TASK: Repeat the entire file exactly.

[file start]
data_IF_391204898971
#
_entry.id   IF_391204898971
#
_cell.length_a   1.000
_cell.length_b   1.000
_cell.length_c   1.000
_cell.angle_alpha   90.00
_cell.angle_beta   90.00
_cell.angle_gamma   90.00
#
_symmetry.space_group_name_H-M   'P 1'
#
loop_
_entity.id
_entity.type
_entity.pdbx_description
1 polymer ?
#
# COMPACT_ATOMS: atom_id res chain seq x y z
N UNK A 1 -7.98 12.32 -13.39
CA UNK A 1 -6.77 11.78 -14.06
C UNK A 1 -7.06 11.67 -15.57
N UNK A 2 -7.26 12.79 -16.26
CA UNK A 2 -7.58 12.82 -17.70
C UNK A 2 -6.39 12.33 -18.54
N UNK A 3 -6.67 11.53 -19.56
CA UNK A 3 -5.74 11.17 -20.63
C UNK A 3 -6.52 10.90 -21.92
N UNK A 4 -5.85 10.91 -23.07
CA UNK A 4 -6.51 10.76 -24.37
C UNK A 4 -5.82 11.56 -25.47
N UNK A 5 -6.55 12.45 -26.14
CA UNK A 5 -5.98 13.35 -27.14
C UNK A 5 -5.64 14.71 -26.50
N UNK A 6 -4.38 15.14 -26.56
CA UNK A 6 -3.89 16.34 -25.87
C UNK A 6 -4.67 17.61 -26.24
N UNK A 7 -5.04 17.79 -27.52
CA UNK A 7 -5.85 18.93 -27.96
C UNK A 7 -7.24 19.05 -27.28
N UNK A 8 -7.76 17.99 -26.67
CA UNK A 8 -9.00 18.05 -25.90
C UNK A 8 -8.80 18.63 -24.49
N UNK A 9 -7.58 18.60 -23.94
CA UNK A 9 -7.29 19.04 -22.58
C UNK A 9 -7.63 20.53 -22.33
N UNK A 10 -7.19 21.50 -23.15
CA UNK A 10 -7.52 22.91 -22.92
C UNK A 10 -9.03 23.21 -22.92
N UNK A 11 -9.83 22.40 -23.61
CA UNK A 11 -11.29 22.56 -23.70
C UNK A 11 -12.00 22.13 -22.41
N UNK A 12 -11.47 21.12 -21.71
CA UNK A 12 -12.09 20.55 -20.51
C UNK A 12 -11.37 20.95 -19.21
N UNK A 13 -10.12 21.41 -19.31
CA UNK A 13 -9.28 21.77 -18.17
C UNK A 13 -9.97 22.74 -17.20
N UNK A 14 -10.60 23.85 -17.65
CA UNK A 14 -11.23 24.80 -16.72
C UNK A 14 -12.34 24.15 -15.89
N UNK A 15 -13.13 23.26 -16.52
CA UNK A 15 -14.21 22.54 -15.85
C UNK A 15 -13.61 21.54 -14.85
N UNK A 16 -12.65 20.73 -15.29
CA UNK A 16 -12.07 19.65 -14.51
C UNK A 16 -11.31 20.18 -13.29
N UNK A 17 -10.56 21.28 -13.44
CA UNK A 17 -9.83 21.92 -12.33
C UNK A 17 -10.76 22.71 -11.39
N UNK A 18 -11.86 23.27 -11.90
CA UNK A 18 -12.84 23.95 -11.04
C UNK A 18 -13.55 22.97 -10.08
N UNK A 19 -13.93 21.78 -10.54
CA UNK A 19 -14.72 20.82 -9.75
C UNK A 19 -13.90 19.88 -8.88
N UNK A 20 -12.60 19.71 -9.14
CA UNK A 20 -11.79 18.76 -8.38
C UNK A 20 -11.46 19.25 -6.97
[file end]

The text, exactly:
data_IF_391204898971
#
_entry.id   IF_391204898971
#
_cell.length_a   1.000
_cell.length_b   1.000
_cell.length_c   1.000
_cell.angle_alpha   90.00
_cell.angle_beta   90.00
_cell.angle_gamma   90.00
#
_symmetry.space_group_name_H-M   'P 1'
#
loop_
_entity.id
_entity.type
_entity.pdbx_description
1 polymer ?
#
# COMPACT_ATOMS: atom_id res chain seq x y z
N UNK A 1 -7.98 12.32 -13.39
CA UNK A 1 -6.77 11.78 -14.06
C UNK A 1 -7.06 11.67 -15.57
N UNK A 2 -7.26 12.79 -16.26
CA UNK A 2 -7.58 12.82 -17.70
C UNK A 2 -6.39 12.33 -18.54
N UNK A 3 -6.67 11.53 -19.56
CA UNK A 3 -5.74 11.17 -20.63
C UNK A 3 -6.52 10.90 -21.92
N UNK A 4 -5.85 10.91 -23.07
CA UNK A 4 -6.51 10.76 -24.37
C UNK A 4 -5.82 11.56 -25.47
N UNK A 5 -6.55 12.45 -26.14
CA UNK A 5 -5.98 13.35 -27.14
C UNK A 5 -5.64 14.71 -26.50
N UNK A 6 -4.38 15.14 -26.56
CA UNK A 6 -3.89 16.34 -25.87
C UNK A 6 -4.67 17.61 -26.24
N UNK A 7 -5.04 17.79 -27.52
CA UNK A 7 -5.85 18.93 -27.96
C UNK A 7 -7.24 19.05 -27.28
N UNK A 8 -7.76 17.99 -26.67
CA UNK A 8 -9.00 18.05 -25.90
C UNK A 8 -8.80 18.63 -24.49
N UNK A 9 -7.58 18.60 -23.94
CA UNK A 9 -7.29 19.04 -22.58
C UNK A 9 -7.63 20.53 -22.33
N UNK A 10 -7.19 21.50 -23.15
CA UNK A 10 -7.52 22.91 -22.92
C UNK A 10 -9.03 23.21 -22.92
N UNK A 11 -9.83 22.40 -23.61
CA UNK A 11 -11.29 22.56 -23.70
C UNK A 11 -12.00 22.13 -22.41
N UNK A 12 -11.47 21.12 -21.71
CA UNK A 12 -12.09 20.55 -20.51
C UNK A 12 -11.37 20.95 -19.21
N UNK A 13 -10.12 21.41 -19.31
CA UNK A 13 -9.28 21.77 -18.17
C UNK A 13 -9.97 22.74 -17.20
N UNK A 14 -10.60 23.85 -17.65
CA UNK A 14 -11.23 24.80 -16.72
C UNK A 14 -12.34 24.15 -15.89
N UNK A 15 -13.13 23.26 -16.52
CA UNK A 15 -14.21 22.54 -15.85
C UNK A 15 -13.61 21.54 -14.85
N UNK A 16 -12.65 20.73 -15.29
CA UNK A 16 -12.07 19.65 -14.51
C UNK A 16 -11.31 20.18 -13.29
N UNK A 17 -10.56 21.28 -13.44
CA UNK A 17 -9.83 21.92 -12.33
C UNK A 17 -10.76 22.71 -11.39
N UNK A 18 -11.86 23.27 -11.90
CA UNK A 18 -12.84 23.95 -11.04
C UNK A 18 -13.55 22.97 -10.08
N UNK A 19 -13.93 21.78 -10.54
CA UNK A 19 -14.72 20.82 -9.75
C UNK A 19 -13.90 19.88 -8.88
N UNK A 20 -12.60 19.71 -9.14
CA UNK A 20 -11.79 18.76 -8.38
C UNK A 20 -11.46 19.25 -6.97